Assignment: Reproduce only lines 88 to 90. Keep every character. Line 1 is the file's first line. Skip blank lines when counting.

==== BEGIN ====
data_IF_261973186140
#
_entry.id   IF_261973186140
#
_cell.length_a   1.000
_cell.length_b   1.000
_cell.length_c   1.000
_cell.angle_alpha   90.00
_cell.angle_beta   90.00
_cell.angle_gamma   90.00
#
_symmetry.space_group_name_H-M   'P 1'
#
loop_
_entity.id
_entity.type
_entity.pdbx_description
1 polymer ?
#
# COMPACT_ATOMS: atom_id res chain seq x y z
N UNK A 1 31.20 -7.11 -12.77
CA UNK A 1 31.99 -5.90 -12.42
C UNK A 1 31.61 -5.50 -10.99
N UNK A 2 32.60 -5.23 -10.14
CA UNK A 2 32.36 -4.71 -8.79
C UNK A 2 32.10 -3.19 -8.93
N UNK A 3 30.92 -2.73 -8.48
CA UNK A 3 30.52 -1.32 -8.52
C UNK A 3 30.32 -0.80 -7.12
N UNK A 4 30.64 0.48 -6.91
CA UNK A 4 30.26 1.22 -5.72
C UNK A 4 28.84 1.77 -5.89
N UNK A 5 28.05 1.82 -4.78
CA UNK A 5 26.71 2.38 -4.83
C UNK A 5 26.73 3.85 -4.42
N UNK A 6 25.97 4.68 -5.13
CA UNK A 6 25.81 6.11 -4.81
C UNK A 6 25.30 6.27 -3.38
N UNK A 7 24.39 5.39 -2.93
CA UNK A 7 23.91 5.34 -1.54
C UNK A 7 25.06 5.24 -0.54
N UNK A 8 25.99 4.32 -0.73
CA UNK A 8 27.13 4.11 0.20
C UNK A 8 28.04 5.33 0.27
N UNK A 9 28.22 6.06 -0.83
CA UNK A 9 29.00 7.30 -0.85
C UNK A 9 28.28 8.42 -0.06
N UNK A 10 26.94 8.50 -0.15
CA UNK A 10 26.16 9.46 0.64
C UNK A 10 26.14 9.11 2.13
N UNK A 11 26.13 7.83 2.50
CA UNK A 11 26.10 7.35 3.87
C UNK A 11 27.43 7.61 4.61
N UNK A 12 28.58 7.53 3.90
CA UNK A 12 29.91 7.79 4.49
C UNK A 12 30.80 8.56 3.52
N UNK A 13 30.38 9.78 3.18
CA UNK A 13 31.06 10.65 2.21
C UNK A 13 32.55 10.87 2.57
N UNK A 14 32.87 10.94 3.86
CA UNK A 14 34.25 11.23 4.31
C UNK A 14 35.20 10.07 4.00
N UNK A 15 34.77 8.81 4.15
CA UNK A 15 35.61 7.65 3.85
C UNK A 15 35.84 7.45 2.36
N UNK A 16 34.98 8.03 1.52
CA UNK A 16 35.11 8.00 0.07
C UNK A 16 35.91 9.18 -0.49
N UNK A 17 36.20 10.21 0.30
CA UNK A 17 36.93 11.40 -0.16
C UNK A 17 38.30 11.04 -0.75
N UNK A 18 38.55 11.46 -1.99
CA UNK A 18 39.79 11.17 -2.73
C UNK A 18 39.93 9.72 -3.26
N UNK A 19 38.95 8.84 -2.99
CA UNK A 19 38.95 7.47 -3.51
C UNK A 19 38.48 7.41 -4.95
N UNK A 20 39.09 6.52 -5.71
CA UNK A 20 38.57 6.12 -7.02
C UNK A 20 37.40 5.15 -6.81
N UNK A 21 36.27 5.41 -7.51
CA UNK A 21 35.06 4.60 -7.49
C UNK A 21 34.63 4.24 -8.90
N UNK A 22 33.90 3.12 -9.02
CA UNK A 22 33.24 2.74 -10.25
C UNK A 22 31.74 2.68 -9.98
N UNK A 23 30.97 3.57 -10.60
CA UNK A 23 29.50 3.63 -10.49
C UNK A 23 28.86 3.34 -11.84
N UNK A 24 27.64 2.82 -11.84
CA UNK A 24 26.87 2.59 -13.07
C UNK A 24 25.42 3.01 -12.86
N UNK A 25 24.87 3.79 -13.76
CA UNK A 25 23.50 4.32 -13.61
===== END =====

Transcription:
CA UNK A 23 29.50 3.63 -10.49
C UNK A 23 28.86 3.34 -11.84
N UNK A 24 27.64 2.82 -11.84